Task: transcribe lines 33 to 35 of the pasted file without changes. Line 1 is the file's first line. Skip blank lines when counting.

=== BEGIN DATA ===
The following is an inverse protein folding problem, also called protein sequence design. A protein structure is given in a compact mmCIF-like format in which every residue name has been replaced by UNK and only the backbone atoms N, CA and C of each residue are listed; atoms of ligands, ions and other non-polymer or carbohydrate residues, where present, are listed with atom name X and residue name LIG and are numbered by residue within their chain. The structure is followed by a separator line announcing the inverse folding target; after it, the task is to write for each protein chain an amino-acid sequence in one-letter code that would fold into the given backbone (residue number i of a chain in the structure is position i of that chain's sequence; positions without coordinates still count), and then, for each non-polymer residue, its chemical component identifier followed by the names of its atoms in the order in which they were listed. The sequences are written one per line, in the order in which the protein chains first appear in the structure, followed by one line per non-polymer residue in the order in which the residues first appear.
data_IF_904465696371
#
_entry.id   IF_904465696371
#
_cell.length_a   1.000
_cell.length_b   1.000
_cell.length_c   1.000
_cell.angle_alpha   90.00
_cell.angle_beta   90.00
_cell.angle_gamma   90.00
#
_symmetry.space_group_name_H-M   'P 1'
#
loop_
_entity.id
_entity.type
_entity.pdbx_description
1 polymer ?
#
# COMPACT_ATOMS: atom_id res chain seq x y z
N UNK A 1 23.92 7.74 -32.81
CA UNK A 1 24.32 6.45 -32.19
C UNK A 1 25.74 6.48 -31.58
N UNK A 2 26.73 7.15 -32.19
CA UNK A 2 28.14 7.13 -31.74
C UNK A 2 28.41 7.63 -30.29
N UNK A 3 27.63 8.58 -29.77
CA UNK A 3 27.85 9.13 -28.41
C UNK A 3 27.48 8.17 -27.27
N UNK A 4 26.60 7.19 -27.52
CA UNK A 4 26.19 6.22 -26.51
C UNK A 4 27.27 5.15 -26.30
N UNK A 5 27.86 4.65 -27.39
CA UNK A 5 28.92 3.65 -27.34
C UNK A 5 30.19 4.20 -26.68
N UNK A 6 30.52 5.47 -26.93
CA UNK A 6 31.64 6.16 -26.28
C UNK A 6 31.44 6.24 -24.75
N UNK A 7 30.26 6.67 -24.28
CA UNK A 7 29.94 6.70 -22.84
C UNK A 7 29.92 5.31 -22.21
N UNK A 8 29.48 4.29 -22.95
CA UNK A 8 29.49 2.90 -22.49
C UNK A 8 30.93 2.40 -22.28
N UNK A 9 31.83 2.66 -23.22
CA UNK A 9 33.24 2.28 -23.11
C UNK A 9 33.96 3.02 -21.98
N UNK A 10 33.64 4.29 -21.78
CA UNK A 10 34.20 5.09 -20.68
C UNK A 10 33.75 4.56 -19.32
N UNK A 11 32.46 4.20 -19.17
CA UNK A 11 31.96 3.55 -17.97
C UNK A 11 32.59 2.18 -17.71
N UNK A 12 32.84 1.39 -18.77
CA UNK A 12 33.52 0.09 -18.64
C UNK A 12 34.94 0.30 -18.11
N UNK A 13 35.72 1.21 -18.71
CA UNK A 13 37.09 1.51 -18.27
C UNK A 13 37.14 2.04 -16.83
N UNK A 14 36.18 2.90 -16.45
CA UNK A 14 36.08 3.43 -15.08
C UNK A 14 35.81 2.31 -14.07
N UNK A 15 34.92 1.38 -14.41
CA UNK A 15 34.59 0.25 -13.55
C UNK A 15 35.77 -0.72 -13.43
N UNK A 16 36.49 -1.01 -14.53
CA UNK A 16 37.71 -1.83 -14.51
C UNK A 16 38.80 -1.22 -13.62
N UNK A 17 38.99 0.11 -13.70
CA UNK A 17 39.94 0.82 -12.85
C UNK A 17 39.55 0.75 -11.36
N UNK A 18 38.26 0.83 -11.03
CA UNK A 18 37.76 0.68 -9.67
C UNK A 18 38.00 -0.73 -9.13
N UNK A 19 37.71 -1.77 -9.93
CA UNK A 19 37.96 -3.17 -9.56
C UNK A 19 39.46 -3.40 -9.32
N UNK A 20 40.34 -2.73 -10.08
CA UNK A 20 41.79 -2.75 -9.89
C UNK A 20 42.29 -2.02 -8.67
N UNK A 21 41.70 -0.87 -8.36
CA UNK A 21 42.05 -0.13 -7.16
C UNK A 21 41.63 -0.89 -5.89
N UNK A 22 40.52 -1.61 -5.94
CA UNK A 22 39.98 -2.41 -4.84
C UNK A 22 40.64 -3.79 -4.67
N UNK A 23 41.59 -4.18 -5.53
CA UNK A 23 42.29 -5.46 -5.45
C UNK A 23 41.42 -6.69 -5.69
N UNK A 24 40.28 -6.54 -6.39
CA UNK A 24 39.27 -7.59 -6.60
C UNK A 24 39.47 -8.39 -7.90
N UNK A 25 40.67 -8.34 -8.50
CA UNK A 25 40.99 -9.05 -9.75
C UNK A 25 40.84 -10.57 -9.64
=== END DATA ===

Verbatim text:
C UNK A 4 27.27 5.15 -26.30
N UNK A 5 27.86 4.65 -27.39
CA UNK A 5 28.92 3.65 -27.34